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Virtue in Despair: A Family History from the Days of the Kindertransports

From: History & Memory
Volume 17, Number 1/2, Spring/Summer 2005
pp. 323-365 | 10.1353/ham.2005.0016

In lieu of an abstract, here is a brief excerpt of the content:

History & Memory 17.1/2 (2005) 323-365

A Family History from the Days of the Kindertransports

Michael Geyer

Ruth Theiner and her younger sister Esther left Prague on 30 June 1939, to arrive in England on 1 July on a so-called Kindertransport. Ruth was fifteen going on sixteen and Esther had just turned eleven the day before she left. They were on the sixth of altogether eight transports, which departed from Prague between 14 March and 2 August. Another transport was ready in early September, but was canceled due to the opening of hostilities between Germany and Great Britain. While Ruth remembered five hundred children, there were actually 241 according to the Scrapbook of Nicholas Winton, a London stockbroker, who was overseeing the Czech operation. The earlier, fifth transport carried 123 children, the others delivered anywhere between 15 and 76 children into safety. In all, Winton and his staff facilitated the departure of 664 children between March 1939, the German occupation of the Czech lands, and the beginning of the war in September.

This was a small portion of the grand total of nearly 10,000 children, between two months and sixteen years of age, who departed for England under the auspices of several organizations that merged in March 1939 to become the Refugee Children's Movement. Still, it is not an insignificant portion of 1,000–2,000 children who managed to leave Czech lands before war started. In all, the 10,000 Kinder constituted about a third of up to a maximum of 30,000 children who, unaccompanied and alone, made it out of Nazi reach. Youth Aliyah was the other mainspring of the exodus, organizing the flight of around 5,000 youths from Germany before the war and of another 10,000 or so during the war, and 1,600 children managed to reach France with the Organisation pour la Santé et Education. However, even the maximum number of "rescued" children pales in comparison with those who were ready to leave but were unable to do so. No less than 10,000 children were still listed for the Kindertransport in September 1939. Nicholas Winton himself calculated another thousand children desperate to get out of the Czech lands. Overall estimates mention up to 60,000 children. The sad truth is that by far the majority of these children perished.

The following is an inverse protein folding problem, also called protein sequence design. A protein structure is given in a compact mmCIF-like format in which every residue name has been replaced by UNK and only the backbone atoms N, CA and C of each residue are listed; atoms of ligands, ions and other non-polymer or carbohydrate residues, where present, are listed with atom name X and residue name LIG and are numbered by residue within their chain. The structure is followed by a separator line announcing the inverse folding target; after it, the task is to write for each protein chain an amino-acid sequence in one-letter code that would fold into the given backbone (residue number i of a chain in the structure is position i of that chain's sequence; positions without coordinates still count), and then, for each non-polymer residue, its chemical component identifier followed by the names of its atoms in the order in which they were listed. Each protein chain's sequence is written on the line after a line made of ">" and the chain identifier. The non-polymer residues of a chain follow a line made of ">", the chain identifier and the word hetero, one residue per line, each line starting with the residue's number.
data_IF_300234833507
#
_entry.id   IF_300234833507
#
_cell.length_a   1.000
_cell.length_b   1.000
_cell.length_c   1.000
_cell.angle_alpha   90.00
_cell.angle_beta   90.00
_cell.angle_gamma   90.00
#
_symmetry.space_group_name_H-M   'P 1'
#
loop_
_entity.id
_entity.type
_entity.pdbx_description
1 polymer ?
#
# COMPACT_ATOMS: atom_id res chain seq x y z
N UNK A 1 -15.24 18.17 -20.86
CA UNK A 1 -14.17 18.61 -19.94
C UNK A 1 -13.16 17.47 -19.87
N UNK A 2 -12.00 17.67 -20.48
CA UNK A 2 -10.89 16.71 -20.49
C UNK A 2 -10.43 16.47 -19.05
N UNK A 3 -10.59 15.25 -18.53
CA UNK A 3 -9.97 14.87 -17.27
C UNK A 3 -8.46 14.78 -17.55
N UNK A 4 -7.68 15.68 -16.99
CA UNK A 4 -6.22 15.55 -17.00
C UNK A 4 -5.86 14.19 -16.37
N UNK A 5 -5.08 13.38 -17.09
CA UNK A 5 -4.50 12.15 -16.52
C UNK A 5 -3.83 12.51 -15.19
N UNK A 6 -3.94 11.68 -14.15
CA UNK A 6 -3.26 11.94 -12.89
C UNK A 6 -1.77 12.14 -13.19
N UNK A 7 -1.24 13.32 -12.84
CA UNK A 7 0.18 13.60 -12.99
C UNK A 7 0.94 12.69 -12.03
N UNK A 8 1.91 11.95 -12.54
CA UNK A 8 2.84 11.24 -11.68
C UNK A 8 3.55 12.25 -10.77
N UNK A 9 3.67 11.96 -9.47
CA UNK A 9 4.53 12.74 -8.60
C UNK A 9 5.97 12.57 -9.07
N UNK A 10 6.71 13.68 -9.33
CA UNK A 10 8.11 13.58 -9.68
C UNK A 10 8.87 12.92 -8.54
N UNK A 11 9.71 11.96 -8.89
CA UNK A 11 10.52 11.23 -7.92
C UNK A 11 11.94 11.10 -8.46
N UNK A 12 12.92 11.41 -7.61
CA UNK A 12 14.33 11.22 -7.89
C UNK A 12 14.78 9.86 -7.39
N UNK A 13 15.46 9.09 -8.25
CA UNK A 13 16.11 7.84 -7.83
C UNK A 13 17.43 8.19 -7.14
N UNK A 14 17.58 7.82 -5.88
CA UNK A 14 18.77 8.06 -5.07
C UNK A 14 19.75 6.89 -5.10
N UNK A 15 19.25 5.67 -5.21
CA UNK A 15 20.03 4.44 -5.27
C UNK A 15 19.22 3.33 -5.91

The special circumstance of the Kindertransport children was that they left their parents behind and were adopted by British foster parents or ended up in temporary homes and orphanages. Occasionally they joined relatives or, especially in the case of earlier transports from Germany and Austria, were reunited with one or both parents. For the most part, though, the children came alone and entered an alien world. They had to cope with the abrupt departure from their parents and the things, places, and people they were familiar with, as well as with the arrival in an unknown land that, legally and politically speaking, was not supposed to be a new home and yet was the only one to accept the children en masse. The mass immigration of ten thousand children to Great Britain more or less within a year, whether wanted and accepted or not, was an exceptional humanitarian act. But making a home for them was also an extraordinary humanitarian problem. It is this effort that I want to capture in the lives of the two sisters, Ruth and Esther Theiner.

We know relatively much about the two siblings because of a trove of letters written by their parents, mostly by Mirjam Dorothea Theiner, née Sophar, who was also known as Thea, Imah (mommy) or TTT (Tante Thea Theiner) and, occasionally, by Hugo Theiner, who was called Ab[b]a (daddy) by everyone. There are other such collections of letters, which, at least as far as Kindertransport children are concerned, are often underestimated as a font of information about them. An adventurous historian even reconstructed an entire wartime family history from letters accumulated from around the world and aptly called the enterprise "human beings becoming letters." The Theiner letters appear special—given the disruption of communication due to war—in that parents and children maintained a...